Angela Eagle: Amendments Nos. 39 and 40 would make the draft code of practice subject to affirmative parliamentary approval before it could come into force. This is a familiar debate. I must tell the hon. Member for Beckenham (Mrs. Lait), however, that the affirmative parliamentary procedure would not necessarily prevent court action from being taken. I am not sure that the lawyers who watch such matters closely would necessarily regard an affirmative parliamentary debate as a reason why they should not try their hand in the courts, but time will tell.

When we were asked to provide a statutory code of practice in the other place, we moved our position considerably in response, as the hon. Lady generously acknowledged. We produced the draft code and are already, in an informal way, consulting on that. If Parliament decides to enact the Bill, we shall hold a formal consultation, which we anticipate will take three months, on the contents of the draft code.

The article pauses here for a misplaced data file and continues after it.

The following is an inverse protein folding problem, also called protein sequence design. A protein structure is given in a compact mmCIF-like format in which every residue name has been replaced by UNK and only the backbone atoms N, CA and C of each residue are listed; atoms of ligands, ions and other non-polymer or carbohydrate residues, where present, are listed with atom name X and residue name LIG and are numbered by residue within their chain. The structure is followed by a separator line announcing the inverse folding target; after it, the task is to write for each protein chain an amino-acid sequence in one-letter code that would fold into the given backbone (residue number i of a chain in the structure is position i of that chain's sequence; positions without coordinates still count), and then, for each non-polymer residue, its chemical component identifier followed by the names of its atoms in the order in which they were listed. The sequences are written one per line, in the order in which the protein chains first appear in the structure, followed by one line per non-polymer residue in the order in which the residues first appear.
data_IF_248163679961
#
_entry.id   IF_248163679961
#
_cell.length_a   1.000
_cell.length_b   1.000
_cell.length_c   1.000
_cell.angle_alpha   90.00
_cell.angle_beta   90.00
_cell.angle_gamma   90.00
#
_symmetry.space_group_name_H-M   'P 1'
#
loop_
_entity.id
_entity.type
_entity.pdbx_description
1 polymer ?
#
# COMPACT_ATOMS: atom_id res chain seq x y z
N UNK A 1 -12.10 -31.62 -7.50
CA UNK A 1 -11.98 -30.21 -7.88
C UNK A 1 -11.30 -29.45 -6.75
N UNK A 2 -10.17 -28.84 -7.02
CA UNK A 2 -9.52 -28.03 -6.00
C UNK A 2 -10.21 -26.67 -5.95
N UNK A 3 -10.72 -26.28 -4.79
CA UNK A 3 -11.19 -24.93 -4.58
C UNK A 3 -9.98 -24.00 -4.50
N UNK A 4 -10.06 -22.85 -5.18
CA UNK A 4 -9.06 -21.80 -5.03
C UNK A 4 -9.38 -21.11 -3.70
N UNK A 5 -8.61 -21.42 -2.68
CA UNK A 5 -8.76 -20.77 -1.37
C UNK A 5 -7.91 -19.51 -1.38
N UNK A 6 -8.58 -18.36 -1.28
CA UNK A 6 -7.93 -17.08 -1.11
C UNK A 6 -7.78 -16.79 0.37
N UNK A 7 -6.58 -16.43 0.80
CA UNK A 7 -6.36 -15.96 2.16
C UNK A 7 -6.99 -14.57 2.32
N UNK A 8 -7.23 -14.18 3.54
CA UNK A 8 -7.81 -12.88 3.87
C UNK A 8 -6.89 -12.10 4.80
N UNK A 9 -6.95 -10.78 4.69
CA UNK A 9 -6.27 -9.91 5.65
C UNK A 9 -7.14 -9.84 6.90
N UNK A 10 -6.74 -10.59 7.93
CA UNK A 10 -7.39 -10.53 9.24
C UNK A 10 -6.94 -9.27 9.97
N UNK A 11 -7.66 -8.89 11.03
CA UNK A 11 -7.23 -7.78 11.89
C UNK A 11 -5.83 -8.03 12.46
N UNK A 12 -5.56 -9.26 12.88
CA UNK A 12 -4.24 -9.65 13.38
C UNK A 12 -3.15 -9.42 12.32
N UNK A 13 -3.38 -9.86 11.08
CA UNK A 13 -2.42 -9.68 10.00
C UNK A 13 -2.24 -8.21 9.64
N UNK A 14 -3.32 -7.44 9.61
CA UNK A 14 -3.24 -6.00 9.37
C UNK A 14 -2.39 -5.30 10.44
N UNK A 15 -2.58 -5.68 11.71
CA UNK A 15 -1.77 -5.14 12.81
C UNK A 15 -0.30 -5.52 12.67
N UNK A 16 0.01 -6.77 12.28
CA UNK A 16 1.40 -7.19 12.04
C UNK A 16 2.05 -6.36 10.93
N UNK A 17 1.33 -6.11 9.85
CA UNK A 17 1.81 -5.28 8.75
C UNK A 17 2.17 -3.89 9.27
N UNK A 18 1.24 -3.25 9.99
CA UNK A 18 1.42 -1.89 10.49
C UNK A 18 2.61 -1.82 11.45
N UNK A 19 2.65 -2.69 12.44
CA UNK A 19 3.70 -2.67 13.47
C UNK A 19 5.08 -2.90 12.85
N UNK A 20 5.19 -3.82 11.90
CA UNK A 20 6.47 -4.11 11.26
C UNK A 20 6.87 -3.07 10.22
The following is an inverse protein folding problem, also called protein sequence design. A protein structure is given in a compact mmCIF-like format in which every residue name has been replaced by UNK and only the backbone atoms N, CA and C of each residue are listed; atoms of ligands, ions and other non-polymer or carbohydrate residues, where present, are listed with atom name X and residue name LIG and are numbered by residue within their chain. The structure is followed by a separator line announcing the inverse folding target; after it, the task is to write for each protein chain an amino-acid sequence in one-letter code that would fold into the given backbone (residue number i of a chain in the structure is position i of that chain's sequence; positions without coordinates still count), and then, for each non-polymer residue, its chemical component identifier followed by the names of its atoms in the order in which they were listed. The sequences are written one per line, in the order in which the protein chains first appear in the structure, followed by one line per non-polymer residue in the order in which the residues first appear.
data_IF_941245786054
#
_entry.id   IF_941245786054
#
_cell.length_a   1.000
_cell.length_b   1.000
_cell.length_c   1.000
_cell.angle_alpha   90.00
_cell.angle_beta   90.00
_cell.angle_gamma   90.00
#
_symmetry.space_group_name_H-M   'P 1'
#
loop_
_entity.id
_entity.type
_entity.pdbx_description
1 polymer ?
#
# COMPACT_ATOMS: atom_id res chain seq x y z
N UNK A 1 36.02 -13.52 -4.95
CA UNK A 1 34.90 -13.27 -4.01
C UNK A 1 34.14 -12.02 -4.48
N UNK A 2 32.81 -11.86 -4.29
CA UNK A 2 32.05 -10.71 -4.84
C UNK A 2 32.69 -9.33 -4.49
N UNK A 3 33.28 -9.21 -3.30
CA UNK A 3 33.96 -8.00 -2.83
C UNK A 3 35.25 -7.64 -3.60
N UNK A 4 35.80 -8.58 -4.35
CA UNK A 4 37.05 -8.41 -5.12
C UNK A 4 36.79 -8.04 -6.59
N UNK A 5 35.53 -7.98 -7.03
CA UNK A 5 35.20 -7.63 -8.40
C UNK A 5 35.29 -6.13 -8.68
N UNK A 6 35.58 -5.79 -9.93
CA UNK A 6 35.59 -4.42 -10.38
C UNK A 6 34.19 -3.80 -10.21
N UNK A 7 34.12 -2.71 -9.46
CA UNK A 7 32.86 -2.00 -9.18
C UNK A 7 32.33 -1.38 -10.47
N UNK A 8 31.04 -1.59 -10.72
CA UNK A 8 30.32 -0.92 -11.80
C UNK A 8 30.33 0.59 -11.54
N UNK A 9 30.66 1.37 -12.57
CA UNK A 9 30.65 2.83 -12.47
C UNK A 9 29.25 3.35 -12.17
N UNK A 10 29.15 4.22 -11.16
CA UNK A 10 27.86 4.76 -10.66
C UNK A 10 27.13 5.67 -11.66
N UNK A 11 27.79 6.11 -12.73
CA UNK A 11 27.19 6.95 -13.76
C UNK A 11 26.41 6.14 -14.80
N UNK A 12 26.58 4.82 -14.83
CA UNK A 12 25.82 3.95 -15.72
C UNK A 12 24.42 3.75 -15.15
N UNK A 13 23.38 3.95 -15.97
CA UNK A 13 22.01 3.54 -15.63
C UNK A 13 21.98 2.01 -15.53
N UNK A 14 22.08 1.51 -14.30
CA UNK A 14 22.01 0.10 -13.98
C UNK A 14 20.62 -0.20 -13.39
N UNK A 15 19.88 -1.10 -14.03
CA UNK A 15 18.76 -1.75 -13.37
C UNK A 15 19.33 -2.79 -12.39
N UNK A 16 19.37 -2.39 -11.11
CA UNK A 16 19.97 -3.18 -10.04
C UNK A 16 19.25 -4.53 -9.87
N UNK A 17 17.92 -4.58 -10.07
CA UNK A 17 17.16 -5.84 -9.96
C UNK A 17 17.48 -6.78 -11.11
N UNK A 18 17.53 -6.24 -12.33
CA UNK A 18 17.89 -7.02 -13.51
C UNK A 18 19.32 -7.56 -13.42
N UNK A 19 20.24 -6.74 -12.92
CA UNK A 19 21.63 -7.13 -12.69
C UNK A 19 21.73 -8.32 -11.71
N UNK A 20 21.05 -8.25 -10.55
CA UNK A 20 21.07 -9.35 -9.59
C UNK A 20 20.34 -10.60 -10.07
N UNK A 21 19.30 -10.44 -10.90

Clause 3 states that the code

    ``shall be admissible in evidence in any civil or criminal proceedings.''

That is an important provision, which gives the code a lot of clout. Under the clause, the Secretary of State is required to consult on the draft code of practice and revisions to it. He must consider all representations made to him on the draft, from all interested parties. We want to create a reasonable and workable code. The code is intended not to be draconian but to present more detail than can be provided sensibly in primary or secondary legislation about how the provisions work. It also provides, as do many other codes of practice, the day-to-day detail that enables citizens and the organisations or authorities involved to know in more detail what will be required of them, when it will be required, and how it will be required.

The opportunities to comment on the information-gathering provisions and how they will be operated are already substantial. An affirmative procedure, which creates inflexibilities of its own, would not add to that. Many other codes of practice are laid before the House under the negative procedure. That does not prevent Parliament commenting on or debating such codes of practice. If Parliament wants to debate a draft code of practice, parliamentary time can be made available in a variety of ways. I am not saying that there should not be parliamentary debate on such matters. The code, and the provisions in the Bill on the consultation and agreement that must be sought before the powers can be commenced, are adequate and substantial.